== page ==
Race and Liberty in America: The Essential Reader

University Press of Kentucky
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The history of civil rights in the United States is usually analyzed and interpreted through the lenses of modern conservatism and progressive liberalism. In Race and Liberty in America: The Essential Reader, author Jonathan Bean argues that the historical record does not conveniently fit into either of these categories and that knowledge of the American classical liberal tradition is required to gain a more accurate understanding of the past, present, and future of civil liberties in the nation. By assembling and contextualizing classic documents, from the Declaration of Independence to the Civil Rights Act of 1964 to the 2007 U.S. Supreme Court decision banning school assignment by race, Bean demonstrates that classical liberalism differs from progressive liberalism in emphasizing individual freedom, Christianity, the racial neutrality of the Constitution, complete color-blindness, and free-market capitalism. A comprehensive and vital resource for scholars and students of civil liberties, Race and Liberty in America presents a wealth of primary sources that trace the evolution of civil rights throughout U.S. history.
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About the author

Jonathan Bean is professor of history at Southern Illinois University at Carbondale. He is the author of Beyond the Broker State: Federal Policies Toward Small Business, 1936-1961 and Big Government and Affirmative Action: The Scandalous History of the Small Business Administration.

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Additional Information

Publisher
University Press of Kentucky
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Published on
Jul 17, 2009
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Pages
360
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ISBN
9780813173627
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Language
English
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Genres
Political Science / Civil Rights
Political Science / Political Ideologies / Conservatism & Liberalism
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Content Protection
This content is DRM free.
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Few transformations in American politics have been as important as the integration of African Americans into the Democratic Party and the Republican embrace of racial policy conservatism. The story of this partisan realignment on race is often told as one in which political elites—such as Lyndon Johnson and Barry Goldwater—set in motion a dramatic and sudden reshuffling of party positioning on racial issues during the 1960s. Racial Realignment instead argues that top party leaders were actually among the last to move, and that their choices were dictated by changes that had already occurred beneath them. Drawing upon rich data sources and original historical research, Eric Schickler shows that the two parties' transformation on civil rights took place gradually over decades.

Schickler reveals that Democratic partisanship, economic liberalism, and support for civil rights had crystallized in public opinion, state parties, and Congress by the mid-1940s. This trend was propelled forward by the incorporation of African Americans and the pro-civil-rights Congress of Industrial Organizations into the Democratic coalition. Meanwhile, Republican partisanship became aligned with economic and racial conservatism. Scrambling to maintain existing power bases, national party elites refused to acknowledge these changes for as long as they could, but the civil rights movement finally forced them to choose where their respective parties would stand.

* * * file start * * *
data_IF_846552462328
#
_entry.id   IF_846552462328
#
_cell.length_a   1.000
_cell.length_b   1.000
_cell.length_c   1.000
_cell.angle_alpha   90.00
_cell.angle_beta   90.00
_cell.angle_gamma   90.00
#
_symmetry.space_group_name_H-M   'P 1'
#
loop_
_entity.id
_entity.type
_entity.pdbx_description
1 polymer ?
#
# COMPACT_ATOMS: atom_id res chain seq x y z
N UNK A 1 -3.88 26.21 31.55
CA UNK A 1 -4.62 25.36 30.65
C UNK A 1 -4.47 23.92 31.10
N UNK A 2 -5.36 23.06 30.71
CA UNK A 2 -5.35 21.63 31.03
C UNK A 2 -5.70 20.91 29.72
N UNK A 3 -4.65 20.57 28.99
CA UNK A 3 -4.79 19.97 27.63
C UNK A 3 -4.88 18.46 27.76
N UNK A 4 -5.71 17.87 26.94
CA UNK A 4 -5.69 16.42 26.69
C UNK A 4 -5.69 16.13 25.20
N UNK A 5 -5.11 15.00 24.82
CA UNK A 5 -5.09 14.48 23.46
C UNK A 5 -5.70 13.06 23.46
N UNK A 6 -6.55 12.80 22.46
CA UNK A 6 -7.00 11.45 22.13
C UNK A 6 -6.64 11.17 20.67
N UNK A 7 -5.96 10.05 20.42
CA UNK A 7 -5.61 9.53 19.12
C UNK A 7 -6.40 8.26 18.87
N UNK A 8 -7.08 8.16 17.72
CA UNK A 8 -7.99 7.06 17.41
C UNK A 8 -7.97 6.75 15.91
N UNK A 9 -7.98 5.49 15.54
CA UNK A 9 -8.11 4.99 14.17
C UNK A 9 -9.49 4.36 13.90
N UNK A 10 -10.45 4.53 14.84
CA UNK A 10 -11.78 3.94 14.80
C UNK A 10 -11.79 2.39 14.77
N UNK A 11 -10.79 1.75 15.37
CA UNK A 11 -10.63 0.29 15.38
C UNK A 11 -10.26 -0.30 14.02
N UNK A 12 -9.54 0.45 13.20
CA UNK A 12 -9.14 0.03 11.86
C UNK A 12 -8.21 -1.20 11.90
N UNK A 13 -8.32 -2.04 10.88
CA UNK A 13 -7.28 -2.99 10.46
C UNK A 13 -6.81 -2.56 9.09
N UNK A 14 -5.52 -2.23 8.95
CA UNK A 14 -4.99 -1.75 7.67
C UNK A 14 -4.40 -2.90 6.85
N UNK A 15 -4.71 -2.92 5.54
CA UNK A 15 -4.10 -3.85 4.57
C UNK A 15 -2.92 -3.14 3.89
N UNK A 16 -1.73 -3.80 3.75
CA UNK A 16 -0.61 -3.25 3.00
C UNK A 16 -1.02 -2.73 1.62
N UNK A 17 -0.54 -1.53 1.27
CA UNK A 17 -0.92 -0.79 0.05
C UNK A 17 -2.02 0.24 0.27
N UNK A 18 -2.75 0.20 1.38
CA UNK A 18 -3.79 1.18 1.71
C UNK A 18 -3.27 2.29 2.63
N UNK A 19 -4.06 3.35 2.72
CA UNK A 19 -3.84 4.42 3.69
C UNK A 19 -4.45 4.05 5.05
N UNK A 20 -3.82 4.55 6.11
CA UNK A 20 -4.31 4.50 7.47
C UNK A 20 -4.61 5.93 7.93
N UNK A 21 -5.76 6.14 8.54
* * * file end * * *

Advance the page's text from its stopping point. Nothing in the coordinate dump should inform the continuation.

Presenting original ideas about political change, Racial Realignment sheds new light on twentieth and twenty-first century racial politics.

Progressive Racism is about the transformation of the civil rights movement from a cause opposing racism—the denigration of individuals on the basis of their skin color - into a movement endorsing race preferences and privileges for select groups based on their skin color. It describes the tragic changes of this cause under the leadership of racial extortionists like Al Sharpton, who took a movement in support of American pluralism and turned it into a movement governed by a lynch mob mentality in which white Americans are regarded as guilty before the fact and African Americans are regarded as innocent even when the facts prove them guilty, even when their crimes are committed against other African Americans.

The author of Progressive Racism, David Horowitz, is a witness to these events and betrayals. Horowitz was a participant in the civil rights movement of the 1960s, and in 2001 led a national campaign against a proposal for “slavery reparations” that would have required Hispanic, Asian and other Americans who had no role in slavery to pay reparations to African Americans who were never slaves.

Progressive Racism examines how the term “racism” has been drained of its original meaning and is now used as a weapon to bludgeon opponents into silence. It describes how the so-called civil rights movement has become an oppressor of African Americans by supporting a failed school system that blights the lives of millions of African American children and a welfare system that has destroyed the black family and created a “underclass” dependent on government charity. It is an indictment of the hypocrisy that today governs discourse on race issues, so that a lynch mob in Ferguson, Missouri seeking to hang a police officer because he was white can be described as a civil rights protest and be supported by the first African American president of the United States.
A vital, engaging, and sometimes troubling story of modern America’s struggle to live up to its ideals.
 
In this ambitious and wide-ranging history, Jay Feldman takes us from the run-up to World War I and its anti-German hysteria through the September 11 attacks and Arizona’s current anti-immigration movement. What we see is a striking pattern of elected officials and private citizens alike using the American people’s fears and prejudices to isolate minorities (ethnic, racial, political, religious, or sexual), silence dissent, and stem the growth of civil rights and liberties.